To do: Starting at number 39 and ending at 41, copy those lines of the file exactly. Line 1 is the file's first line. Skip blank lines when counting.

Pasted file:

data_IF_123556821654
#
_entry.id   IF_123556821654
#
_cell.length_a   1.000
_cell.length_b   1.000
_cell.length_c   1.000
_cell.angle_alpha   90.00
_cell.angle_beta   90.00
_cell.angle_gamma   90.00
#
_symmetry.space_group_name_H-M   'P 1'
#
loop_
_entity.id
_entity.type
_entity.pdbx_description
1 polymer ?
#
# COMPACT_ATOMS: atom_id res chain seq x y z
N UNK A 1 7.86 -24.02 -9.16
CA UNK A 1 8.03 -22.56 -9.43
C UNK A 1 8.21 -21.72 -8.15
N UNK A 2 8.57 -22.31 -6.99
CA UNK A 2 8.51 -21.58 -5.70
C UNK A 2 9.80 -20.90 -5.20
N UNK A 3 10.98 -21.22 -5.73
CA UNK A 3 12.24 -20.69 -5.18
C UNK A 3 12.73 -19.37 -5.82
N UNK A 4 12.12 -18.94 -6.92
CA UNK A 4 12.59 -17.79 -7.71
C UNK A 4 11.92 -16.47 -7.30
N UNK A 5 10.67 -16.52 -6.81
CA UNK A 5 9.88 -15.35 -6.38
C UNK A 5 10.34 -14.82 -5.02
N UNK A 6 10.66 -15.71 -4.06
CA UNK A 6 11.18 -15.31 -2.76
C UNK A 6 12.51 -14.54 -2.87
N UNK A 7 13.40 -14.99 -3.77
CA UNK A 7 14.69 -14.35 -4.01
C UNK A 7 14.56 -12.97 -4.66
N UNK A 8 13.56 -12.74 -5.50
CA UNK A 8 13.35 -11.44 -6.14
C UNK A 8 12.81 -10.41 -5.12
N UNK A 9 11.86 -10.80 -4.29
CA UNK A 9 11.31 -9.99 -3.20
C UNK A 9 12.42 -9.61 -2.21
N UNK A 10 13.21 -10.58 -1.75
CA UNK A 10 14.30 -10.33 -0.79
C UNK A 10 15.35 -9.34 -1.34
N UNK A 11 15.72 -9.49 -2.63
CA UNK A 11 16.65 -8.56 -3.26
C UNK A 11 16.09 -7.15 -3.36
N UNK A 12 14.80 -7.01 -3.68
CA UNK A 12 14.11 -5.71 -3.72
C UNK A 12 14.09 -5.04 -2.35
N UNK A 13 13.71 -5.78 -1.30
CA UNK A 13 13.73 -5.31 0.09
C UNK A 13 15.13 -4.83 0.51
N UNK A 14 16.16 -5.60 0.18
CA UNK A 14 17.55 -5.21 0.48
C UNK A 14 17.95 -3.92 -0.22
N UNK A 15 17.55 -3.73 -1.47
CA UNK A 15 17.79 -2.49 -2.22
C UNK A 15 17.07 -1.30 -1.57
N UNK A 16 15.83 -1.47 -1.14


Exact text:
N UNK A 7 13.40 -14.99 -3.77
CA UNK A 7 14.69 -14.35 -4.01
C UNK A 7 14.56 -12.97 -4.66